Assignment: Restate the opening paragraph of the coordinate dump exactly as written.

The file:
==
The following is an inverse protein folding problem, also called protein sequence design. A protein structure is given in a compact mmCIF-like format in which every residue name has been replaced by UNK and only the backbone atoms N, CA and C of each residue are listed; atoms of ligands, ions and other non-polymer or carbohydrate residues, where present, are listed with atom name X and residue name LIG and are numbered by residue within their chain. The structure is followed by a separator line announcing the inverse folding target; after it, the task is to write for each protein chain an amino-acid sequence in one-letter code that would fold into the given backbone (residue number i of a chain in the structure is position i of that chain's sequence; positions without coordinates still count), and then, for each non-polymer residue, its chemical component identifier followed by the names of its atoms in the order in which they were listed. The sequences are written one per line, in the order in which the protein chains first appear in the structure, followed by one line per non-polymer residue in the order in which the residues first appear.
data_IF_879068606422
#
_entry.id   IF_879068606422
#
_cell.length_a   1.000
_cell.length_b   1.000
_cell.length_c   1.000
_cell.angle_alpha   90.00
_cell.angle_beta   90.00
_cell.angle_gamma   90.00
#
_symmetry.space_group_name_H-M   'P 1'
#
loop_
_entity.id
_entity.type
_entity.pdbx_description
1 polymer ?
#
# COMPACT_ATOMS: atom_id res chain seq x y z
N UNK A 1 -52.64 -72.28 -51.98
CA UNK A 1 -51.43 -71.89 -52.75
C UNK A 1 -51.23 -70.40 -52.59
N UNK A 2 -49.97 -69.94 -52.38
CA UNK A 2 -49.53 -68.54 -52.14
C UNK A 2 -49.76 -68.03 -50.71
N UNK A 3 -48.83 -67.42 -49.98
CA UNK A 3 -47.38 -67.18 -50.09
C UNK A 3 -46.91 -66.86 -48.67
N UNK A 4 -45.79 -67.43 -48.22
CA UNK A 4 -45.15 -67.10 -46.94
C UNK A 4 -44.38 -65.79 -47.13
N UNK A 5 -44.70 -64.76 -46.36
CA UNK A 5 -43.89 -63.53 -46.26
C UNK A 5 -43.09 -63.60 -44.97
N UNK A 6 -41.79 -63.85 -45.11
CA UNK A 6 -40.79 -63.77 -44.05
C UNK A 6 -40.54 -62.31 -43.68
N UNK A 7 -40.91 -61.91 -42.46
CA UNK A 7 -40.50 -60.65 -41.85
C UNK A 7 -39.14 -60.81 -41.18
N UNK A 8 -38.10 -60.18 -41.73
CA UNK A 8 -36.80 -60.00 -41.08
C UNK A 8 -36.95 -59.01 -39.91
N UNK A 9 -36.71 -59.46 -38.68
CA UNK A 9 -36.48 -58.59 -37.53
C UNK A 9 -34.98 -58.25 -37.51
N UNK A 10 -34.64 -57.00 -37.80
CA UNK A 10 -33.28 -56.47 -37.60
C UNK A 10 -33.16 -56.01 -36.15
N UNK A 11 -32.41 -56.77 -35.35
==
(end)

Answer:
The following is an inverse protein folding problem, also called protein sequence design. A protein structure is given in a compact mmCIF-like format in which every residue name has been replaced by UNK and only the backbone atoms N, CA and C of each residue are listed; atoms of ligands, ions and other non-polymer or carbohydrate residues, where present, are listed with atom name X and residue name LIG and are numbered by residue within their chain. The structure is followed by a separator line announcing the inverse folding target; after it, the task is to write for each protein chain an amino-acid sequence in one-letter code that would fold into the given backbone (residue number i of a chain in the structure is position i of that chain's sequence; positions without coordinates still count), and then, for each non-polymer residue, its chemical component identifier followed by the names of its atoms in the order in which they were listed. The sequences are written one per line, in the order in which the protein chains first appear in the structure, followed by one line per non-polymer residue in the order in which the residues first appear.